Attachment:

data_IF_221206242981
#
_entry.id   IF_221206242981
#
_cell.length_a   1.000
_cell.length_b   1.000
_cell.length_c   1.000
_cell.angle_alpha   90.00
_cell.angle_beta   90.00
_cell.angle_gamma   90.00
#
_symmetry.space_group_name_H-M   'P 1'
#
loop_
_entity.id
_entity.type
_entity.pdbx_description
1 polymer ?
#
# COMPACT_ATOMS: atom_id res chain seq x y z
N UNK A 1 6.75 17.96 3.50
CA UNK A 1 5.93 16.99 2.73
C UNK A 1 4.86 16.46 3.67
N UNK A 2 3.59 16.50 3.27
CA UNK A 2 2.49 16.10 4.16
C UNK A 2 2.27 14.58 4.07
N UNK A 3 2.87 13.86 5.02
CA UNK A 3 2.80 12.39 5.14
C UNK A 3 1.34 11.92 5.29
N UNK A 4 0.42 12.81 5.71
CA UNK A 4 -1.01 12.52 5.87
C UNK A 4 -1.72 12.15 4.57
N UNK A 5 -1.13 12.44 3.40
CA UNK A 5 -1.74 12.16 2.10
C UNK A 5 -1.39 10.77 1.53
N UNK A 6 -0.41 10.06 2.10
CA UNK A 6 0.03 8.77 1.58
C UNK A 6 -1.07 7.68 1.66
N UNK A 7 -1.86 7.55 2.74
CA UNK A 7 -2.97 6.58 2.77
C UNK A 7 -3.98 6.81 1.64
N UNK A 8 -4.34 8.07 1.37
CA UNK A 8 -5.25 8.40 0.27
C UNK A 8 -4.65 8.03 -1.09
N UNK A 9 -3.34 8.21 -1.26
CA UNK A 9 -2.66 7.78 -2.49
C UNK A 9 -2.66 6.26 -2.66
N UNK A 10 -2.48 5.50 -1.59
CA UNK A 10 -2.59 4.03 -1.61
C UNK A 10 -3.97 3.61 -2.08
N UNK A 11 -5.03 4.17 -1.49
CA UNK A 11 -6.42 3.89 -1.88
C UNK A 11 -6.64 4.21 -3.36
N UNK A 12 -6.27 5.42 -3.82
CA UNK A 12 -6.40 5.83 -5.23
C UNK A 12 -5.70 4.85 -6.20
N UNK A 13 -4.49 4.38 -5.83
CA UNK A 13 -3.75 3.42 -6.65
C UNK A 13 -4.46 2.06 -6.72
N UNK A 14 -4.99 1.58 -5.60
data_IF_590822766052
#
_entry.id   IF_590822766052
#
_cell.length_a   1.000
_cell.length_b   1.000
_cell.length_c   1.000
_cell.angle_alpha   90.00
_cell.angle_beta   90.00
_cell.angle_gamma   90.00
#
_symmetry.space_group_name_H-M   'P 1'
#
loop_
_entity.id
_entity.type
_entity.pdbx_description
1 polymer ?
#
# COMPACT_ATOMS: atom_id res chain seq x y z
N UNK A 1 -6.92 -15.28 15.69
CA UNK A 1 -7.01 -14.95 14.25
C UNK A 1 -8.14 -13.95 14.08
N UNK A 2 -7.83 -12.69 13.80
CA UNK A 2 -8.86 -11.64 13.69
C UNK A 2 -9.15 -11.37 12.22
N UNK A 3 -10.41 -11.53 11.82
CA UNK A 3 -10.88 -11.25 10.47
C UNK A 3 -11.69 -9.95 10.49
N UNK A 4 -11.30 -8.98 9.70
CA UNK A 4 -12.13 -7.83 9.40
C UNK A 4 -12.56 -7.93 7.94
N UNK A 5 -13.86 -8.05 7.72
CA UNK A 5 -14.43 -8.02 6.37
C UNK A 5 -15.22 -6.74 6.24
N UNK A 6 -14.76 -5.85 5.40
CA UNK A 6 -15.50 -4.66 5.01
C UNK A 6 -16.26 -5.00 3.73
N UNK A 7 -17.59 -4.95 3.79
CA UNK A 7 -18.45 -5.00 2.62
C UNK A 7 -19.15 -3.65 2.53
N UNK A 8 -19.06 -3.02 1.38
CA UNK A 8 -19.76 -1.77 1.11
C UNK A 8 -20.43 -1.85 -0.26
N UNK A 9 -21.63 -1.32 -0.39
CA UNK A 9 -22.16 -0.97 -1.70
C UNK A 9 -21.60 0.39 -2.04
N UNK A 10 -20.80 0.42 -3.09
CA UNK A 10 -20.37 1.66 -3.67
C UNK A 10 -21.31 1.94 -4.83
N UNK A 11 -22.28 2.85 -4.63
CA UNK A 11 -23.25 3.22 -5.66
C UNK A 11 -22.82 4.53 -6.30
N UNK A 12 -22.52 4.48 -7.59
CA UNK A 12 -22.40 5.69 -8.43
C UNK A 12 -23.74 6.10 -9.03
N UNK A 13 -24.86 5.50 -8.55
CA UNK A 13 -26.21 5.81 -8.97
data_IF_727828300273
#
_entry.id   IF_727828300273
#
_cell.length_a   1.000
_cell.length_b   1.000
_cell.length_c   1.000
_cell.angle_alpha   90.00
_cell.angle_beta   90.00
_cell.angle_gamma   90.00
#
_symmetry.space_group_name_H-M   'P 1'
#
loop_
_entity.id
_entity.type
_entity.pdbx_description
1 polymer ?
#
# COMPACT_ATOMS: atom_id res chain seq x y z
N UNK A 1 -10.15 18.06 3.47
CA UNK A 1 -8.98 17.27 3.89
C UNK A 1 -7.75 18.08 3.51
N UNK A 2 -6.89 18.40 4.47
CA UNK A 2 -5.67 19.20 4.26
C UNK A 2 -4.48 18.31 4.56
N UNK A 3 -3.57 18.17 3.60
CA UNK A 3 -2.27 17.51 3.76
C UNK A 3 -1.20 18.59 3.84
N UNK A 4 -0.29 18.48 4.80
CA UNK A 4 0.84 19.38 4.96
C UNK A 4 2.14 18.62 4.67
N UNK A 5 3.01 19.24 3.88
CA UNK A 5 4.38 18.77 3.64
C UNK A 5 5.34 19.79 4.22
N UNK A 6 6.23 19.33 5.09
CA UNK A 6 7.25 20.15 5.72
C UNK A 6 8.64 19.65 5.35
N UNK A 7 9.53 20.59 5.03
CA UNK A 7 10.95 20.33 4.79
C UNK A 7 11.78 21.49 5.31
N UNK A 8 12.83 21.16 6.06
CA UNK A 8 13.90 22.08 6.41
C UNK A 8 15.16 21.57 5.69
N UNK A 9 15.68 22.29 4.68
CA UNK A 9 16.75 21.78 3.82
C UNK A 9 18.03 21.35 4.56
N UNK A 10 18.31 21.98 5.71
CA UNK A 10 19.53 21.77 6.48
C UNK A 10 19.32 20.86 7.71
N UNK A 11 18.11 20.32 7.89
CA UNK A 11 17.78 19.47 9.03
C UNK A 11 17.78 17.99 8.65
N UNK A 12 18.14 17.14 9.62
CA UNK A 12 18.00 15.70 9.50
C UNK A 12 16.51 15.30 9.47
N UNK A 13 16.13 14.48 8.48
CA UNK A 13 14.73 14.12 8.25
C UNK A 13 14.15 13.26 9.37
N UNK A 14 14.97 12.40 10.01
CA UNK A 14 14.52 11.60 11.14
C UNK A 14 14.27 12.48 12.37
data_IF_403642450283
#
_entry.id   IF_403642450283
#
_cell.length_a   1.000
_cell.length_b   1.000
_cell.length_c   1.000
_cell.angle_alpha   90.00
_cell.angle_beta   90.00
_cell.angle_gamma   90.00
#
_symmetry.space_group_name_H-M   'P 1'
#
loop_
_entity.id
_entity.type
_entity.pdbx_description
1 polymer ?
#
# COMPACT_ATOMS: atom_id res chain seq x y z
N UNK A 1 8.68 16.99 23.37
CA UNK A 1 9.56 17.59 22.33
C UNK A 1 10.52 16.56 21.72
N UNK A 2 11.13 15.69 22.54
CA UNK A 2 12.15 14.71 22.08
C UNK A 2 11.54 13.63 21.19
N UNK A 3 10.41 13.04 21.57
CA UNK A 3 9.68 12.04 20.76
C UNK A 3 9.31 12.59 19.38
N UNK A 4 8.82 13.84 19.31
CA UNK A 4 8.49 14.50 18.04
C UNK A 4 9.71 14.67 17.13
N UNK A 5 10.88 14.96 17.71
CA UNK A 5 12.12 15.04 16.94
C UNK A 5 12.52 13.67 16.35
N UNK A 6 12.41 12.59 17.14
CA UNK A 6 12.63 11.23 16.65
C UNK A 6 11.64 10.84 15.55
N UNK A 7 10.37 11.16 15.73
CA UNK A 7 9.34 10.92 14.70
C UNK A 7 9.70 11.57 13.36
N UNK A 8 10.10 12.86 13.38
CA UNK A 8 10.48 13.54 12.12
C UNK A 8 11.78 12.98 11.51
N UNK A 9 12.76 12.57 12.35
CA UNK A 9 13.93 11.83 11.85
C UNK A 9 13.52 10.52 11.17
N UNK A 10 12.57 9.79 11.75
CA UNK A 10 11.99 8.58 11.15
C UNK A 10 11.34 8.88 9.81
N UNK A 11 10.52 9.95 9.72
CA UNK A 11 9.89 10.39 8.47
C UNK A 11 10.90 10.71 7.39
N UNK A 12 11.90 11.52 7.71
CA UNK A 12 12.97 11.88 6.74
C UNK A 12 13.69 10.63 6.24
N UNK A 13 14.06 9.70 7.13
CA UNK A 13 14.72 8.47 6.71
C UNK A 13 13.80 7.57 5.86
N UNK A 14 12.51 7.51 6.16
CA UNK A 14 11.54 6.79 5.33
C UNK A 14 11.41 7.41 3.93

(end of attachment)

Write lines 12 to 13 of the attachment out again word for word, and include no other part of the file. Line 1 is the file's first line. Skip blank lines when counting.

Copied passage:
_symmetry.space_group_name_H-M   'P 1'
#